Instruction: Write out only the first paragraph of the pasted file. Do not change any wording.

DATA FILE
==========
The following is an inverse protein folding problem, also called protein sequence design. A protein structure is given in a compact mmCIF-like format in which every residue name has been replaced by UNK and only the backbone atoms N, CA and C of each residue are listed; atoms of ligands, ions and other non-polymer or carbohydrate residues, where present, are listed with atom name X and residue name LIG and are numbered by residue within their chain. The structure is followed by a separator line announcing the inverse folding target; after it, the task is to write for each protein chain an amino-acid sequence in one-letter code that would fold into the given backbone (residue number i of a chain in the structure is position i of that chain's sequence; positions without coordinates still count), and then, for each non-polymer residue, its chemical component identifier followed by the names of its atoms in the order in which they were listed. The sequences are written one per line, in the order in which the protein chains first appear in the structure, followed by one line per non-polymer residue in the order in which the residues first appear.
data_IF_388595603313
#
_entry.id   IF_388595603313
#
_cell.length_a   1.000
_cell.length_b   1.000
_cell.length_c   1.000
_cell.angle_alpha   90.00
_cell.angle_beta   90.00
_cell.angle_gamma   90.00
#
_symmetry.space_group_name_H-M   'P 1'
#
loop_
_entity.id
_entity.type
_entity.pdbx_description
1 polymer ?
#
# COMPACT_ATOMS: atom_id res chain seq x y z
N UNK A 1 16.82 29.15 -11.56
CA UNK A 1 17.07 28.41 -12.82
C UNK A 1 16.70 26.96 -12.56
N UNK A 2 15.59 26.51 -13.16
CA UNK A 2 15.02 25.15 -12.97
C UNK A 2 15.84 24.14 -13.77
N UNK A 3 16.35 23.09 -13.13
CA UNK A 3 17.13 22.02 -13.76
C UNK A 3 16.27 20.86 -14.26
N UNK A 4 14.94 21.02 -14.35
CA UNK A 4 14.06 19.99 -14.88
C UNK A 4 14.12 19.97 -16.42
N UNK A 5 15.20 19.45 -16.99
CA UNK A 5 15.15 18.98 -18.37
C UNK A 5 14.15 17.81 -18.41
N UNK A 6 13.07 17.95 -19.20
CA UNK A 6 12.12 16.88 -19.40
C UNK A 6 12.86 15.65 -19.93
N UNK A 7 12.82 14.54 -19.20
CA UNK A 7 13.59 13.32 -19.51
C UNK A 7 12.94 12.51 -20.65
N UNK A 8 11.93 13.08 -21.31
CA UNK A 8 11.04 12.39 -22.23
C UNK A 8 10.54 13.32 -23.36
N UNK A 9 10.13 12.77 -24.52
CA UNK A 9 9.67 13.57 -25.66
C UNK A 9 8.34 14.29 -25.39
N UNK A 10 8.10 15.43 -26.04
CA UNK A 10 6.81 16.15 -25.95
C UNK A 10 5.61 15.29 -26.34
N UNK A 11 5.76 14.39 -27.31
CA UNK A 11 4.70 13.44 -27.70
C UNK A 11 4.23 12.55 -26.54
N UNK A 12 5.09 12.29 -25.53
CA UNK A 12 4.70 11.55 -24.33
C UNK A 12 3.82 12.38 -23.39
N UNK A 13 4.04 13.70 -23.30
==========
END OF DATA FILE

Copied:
The following is an inverse protein folding problem, also called protein sequence design. A protein structure is given in a compact mmCIF-like format in which every residue name has been replaced by UNK and only the backbone atoms N, CA and C of each residue are listed; atoms of ligands, ions and other non-polymer or carbohydrate residues, where present, are listed with atom name X and residue name LIG and are numbered by residue within their chain. The structure is followed by a separator line announcing the inverse folding target; after it, the task is to write for each protein chain an amino-acid sequence in one-letter code that would fold into the given backbone (residue number i of a chain in the structure is position i of that chain's sequence; positions without coordinates still count), and then, for each non-polymer residue, its chemical component identifier followed by the names of its atoms in the order in which they were listed. The sequences are written one per line, in the order in which the protein chains first appear in the structure, followed by one line per non-polymer residue in the order in which the residues first appear.